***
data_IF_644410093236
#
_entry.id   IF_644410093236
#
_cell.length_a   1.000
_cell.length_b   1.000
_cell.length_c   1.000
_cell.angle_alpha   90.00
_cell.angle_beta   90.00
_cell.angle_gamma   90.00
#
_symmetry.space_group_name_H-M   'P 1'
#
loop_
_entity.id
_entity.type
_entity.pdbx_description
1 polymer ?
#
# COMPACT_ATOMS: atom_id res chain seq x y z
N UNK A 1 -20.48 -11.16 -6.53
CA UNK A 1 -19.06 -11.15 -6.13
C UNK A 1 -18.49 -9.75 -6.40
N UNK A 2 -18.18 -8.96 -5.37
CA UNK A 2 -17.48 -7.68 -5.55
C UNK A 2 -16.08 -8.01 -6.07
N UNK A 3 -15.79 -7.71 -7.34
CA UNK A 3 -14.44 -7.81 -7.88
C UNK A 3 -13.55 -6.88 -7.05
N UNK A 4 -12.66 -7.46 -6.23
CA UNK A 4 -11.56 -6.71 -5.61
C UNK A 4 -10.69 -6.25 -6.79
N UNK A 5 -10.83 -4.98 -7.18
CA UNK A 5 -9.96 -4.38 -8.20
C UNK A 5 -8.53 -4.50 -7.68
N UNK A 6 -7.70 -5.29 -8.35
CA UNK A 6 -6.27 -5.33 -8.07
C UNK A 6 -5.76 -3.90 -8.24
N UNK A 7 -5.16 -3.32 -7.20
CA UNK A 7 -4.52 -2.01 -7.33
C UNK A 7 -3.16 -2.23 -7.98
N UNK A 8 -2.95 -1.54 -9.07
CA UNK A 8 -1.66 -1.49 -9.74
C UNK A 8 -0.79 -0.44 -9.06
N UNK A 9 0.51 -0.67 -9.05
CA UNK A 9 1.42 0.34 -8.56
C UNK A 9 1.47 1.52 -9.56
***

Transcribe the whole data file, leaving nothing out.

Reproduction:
data_IF_644410093236
#
_entry.id   IF_644410093236
#
_cell.length_a   1.000
_cell.length_b   1.000
_cell.length_c   1.000
_cell.angle_alpha   90.00
_cell.angle_beta   90.00
_cell.angle_gamma   90.00
#
_symmetry.space_group_name_H-M   'P 1'
#
loop_
_entity.id
_entity.type
_entity.pdbx_description
1 polymer ?
#
# COMPACT_ATOMS: atom_id res chain seq x y z
N UNK A 1 -20.48 -11.16 -6.53
CA UNK A 1 -19.06 -11.15 -6.13
C UNK A 1 -18.49 -9.75 -6.40
N UNK A 2 -18.18 -8.96 -5.37
CA UNK A 2 -17.48 -7.68 -5.55
C UNK A 2 -16.08 -8.01 -6.07
N UNK A 3 -15.79 -7.71 -7.34
CA UNK A 3 -14.44 -7.81 -7.88
C UNK A 3 -13.55 -6.88 -7.05
N UNK A 4 -12.66 -7.46 -6.23
CA UNK A 4 -11.56 -6.71 -5.61
C UNK A 4 -10.69 -6.25 -6.79
N UNK A 5 -10.83 -4.98 -7.18
CA UNK A 5 -9.96 -4.38 -8.20
C UNK A 5 -8.53 -4.50 -7.68
N UNK A 6 -7.70 -5.29 -8.35
CA UNK A 6 -6.27 -5.33 -8.07
C UNK A 6 -5.76 -3.90 -8.24
N UNK A 7 -5.16 -3.32 -7.20
CA UNK A 7 -4.52 -2.01 -7.33
C UNK A 7 -3.16 -2.23 -7.98
N UNK A 8 -2.95 -1.54 -9.07
CA UNK A 8 -1.66 -1.49 -9.74
C UNK A 8 -0.79 -0.44 -9.06
N UNK A 9 0.51 -0.67 -9.05
CA UNK A 9 1.42 0.34 -8.56
C UNK A 9 1.47 1.52 -9.56